Jackie Rowles, medicine CRNA, MBA, MA, FAAPM
Meridian Health Group
Management of a patient’s pain is a central component to anesthesia care. During nurse anesthesia education and training, CRNAs learn and demonstrate knowledge, skills and competency in the management of pain. The following excerpt is from the American Association of Nurse Anesthetist’s Position Statement on Pain Management and provides the basis and rationale for CRNA pain management practice:
The Council on Accreditation of Nurse Anesthesia Educational Programs (COA) standards mandate nurse anesthesia programs provide content within, but not limited to, the following areas: anatomy, physiology, pathophysiology, pharmacology, and pain management. These areas of study provide the foundation for understanding pain and pain treatment. Similarly, the COA requires that nurse anesthesia students obtain clinical experiences in regional anesthetic techniques (i.e., spinal, epidural, and peripheral). These techniques (e.g., epidural, peripheral) are employed to alleviate both acute pain and chronic pain. The knowledge and skills obtained during a nurse anesthesia educational program, therefore, serve as the foundation for a CRNA’s engagement in treating either acute or chronic pain.
Providing acute and chronic pain management and treatment is within the professional scope of practice of CRNAs. CRNAs employing pain management techniques are neither new nor unusual and has long been a part of CRNA practice. By virtue of education and individual clinical experience, a CRNA possesses the necessary knowledge and skills to employ therapeutic, physiological, pharmacological, interventional, and psychological modalities in the management and treatment of acute and chronic pain. The AANA believes that it is incumbent upon the individual CRNA to assure his or her competency when delivering anesthesia services, including pain management and treatment.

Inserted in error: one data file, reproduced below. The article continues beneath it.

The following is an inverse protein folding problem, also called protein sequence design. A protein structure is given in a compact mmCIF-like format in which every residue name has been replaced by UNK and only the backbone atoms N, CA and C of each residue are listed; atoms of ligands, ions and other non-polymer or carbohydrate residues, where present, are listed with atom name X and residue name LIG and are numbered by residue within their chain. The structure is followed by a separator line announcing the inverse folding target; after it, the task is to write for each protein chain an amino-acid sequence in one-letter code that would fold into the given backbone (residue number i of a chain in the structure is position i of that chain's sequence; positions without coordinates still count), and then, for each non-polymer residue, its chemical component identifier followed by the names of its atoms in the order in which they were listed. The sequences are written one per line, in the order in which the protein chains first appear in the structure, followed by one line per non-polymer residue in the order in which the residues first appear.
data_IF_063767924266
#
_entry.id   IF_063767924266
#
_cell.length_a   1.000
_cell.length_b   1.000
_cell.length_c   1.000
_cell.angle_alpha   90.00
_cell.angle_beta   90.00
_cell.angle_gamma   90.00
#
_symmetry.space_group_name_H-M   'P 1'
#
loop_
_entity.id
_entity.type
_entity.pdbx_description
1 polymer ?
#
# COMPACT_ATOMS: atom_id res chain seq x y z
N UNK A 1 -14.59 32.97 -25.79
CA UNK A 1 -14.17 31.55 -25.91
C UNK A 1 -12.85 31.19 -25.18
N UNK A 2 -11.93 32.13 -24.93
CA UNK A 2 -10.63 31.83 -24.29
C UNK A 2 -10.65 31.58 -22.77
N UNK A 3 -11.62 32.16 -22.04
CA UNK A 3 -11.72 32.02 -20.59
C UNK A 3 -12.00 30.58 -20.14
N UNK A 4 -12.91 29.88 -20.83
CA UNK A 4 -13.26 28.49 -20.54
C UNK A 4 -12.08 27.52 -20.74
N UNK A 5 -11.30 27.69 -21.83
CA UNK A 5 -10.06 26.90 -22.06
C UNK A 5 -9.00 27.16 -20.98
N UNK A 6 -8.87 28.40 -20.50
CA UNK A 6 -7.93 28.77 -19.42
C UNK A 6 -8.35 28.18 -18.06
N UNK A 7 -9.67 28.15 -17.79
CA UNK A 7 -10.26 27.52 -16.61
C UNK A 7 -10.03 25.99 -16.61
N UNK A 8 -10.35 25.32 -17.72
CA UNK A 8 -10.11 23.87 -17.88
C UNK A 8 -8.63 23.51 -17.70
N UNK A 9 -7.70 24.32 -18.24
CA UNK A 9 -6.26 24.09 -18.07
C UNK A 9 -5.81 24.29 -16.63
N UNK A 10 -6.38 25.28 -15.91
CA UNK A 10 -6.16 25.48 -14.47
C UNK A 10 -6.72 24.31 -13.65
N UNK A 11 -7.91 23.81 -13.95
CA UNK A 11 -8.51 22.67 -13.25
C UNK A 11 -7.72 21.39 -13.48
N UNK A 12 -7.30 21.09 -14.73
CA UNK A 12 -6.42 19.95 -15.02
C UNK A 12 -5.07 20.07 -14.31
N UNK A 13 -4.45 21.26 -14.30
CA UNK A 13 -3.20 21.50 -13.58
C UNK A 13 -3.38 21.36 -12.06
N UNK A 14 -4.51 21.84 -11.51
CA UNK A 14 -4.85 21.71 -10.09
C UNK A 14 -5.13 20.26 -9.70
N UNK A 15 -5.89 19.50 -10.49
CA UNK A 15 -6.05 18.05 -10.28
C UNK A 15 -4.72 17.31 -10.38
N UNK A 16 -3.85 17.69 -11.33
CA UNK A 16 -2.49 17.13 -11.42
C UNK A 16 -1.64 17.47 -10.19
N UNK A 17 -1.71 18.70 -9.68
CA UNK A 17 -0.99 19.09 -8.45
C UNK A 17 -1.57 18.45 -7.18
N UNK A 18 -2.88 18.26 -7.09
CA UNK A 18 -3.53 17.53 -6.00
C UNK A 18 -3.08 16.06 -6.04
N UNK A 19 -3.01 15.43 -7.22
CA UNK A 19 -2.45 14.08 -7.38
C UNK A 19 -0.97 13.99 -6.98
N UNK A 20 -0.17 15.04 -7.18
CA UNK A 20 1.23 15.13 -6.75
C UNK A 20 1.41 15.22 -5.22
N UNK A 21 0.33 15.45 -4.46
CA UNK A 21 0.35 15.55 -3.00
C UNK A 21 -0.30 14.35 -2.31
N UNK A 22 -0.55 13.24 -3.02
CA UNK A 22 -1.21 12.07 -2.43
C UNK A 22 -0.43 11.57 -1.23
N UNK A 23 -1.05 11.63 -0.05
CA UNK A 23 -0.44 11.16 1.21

CRNAs provide pain management services in all anesthesia care settings: Pre-operative, intra-operative, post-operative, as well as chronic pain services. A nurse anesthetist’s education and training makes them valuable members of any multidisciplinary pain practice. As with any area of nursing or medical specialization, further expertise and training is required beyond the basic education in order to hone both skill and competency. CRNAs obtain additional pain management training via specialty classroom and laboratory training programs. Depending on state licensing regulations and an individual CRNA’s education, a CRNA can provide a wide range of pain management services including: administering ultrasound/fluoroscopy/CT guided peripheral or spinal blocks, IV pain medication, sedation services for pain procedures, physical assessment/evaluation, and medication management. Some of the most commonly offered procedures are: epidural steroid injections, sacroiliac joint injections and facet joint injections.
- Certified Registered Nurse Anesthetists At a Glance. aana.com